Keywords: corporate governance, cultural finance, reputational sanctions, related party transactions, minority shareholders, emerging markets, corporate fraud, government ownership
    JEL: D91 D72 G32 K42
    Date: 2019
  14. By: Bachev, Hrabrin; Koteva, Nina; Mitova, Dilyana; Ivanov, Bojidar; Chopeva, Minka; Toteva, Dessislava; Sarov, Angel; Sokolova, Emilia; Todorova, Kristina; Mitov, Anton; Vanev, Dimitar
    Abstract: This paper assesses the integral, governance, economic, social and environmental sustainability of Bulgarian agriculture. On the base official aggravate (statistical, etc.) and survey data approbation is made of elaborated holistic framework and evaluated sustainability level at different levels - national, sub sector, region, (agro)ecosystems, and farm. Website of the project:
    Keywords: agrarian sustainability, governance, economic, social, environmental aspects, Bulgaria
    JEL: Q1 Q13 Q15 Q5
    Date: 2019–02
  15. By: Polterovich, Victor; Panchuk, Daria
    Abstract: Basing on the ideas of indicative planning, we propose an approach to the diversification of the Russian economy by deepening the hydrocarbon processing. We justify the expediency of forming a system of interrelated projects that ensure the improvement of technology and expansion of output in a set of productions, and analyze promising areas of development of such projects. The connection of the proposed approach with the concept of value chains is considered. The options of institutional organization of the processes of formation and implementation of a system of projects are discussed.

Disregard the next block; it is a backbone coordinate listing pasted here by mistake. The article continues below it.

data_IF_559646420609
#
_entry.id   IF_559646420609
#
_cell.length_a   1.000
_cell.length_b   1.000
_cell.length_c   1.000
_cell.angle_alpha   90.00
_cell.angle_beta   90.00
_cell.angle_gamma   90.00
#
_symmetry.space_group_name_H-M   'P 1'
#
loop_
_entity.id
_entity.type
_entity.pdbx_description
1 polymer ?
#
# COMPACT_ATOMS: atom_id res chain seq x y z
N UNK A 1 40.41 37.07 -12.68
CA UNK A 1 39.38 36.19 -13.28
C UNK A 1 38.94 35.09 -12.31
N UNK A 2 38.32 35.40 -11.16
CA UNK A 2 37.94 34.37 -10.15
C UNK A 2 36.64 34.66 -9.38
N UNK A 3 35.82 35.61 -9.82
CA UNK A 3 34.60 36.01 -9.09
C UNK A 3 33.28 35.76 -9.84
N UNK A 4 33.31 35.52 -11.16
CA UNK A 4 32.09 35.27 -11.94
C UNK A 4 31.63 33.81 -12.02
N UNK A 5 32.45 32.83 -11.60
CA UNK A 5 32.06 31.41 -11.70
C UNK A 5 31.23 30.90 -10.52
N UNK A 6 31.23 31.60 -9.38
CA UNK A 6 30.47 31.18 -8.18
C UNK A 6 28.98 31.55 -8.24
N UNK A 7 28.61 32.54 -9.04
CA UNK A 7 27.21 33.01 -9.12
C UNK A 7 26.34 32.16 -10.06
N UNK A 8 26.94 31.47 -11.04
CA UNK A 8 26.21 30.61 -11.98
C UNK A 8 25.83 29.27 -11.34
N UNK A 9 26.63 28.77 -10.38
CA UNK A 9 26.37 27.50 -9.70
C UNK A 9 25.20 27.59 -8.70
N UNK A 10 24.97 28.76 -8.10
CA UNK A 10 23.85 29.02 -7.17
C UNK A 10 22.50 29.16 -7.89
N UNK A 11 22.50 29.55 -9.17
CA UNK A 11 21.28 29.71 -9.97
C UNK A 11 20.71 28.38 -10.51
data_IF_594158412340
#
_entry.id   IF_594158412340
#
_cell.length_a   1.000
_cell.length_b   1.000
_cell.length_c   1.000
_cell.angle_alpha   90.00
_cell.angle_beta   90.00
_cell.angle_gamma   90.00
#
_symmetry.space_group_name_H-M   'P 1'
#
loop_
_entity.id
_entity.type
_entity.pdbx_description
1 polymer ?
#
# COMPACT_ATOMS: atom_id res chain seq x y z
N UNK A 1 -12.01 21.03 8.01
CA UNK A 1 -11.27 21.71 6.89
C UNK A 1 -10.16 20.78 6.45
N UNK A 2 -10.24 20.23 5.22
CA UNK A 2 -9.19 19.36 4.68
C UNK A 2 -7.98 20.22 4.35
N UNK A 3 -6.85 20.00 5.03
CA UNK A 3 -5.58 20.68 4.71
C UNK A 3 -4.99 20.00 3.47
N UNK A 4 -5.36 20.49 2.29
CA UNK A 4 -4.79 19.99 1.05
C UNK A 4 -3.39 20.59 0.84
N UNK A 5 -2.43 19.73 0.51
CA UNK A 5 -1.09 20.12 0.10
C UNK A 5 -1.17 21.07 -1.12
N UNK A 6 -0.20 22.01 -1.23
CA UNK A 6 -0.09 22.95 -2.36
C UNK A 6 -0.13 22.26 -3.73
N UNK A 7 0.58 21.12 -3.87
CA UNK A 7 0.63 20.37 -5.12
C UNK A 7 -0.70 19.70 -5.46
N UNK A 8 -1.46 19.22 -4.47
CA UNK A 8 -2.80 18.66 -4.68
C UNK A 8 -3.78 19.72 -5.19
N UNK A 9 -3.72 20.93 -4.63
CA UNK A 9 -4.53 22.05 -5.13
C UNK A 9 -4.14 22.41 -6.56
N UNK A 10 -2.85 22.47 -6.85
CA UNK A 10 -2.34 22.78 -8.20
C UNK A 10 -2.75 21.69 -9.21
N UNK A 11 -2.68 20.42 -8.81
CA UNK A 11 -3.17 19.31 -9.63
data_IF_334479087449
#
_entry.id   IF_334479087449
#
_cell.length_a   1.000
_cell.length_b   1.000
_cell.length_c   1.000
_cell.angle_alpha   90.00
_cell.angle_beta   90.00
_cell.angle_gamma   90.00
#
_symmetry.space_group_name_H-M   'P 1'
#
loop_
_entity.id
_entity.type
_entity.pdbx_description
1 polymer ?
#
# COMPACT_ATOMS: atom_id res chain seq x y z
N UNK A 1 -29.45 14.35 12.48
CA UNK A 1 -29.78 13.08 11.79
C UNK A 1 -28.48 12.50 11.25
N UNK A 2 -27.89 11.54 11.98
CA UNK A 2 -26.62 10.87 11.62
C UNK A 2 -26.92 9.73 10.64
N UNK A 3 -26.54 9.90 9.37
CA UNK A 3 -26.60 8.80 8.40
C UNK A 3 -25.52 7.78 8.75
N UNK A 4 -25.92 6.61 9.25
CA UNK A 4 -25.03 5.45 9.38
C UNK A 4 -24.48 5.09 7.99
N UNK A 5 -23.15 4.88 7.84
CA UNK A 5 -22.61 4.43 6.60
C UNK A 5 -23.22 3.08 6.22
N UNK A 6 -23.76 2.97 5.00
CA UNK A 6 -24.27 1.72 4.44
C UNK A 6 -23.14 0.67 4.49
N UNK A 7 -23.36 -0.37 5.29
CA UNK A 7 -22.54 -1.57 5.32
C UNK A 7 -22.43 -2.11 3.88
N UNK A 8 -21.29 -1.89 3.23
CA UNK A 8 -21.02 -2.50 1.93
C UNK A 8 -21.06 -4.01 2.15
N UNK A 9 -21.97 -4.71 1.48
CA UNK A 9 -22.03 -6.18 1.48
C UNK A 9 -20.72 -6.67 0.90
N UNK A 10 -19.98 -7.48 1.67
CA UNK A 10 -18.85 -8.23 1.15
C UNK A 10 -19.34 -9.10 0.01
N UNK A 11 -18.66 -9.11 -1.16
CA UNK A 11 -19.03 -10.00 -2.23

Keywords: indicative planning, value chain, synergistic effect, oil refining, petrochemistry, polymers
    JEL: B52 N40 O10 Z10
    Date: 2019–02–20
  16. By: Chong, Terence Tai Leung; Wu, Yueer
    Abstract: This study examines the empirical relationship between unusual trading volume and earnings surprises in China's A-share market. We provide evidence that an unusually low trading volume contains negative information about firm fundamentals. Moreover, unusual trading volumes could predict abnormal returns close to the earnings announcement date. The degree of and changes in the divergence of opinion could explain this result. Our study provides an insight into China's market, where short sales are strictly forbidden. We report a strong relationship that is quite different from that described in most studies on the United States market. The differences in the findings are likely due to differences in the nature of the market, which is consistent with Miller (1977).
    Keywords: Unusual trading volume; earnings surprises; divergence of opinion; stock return; China's market
    JEL: G1 G12 G14
    Date: 2018–02–05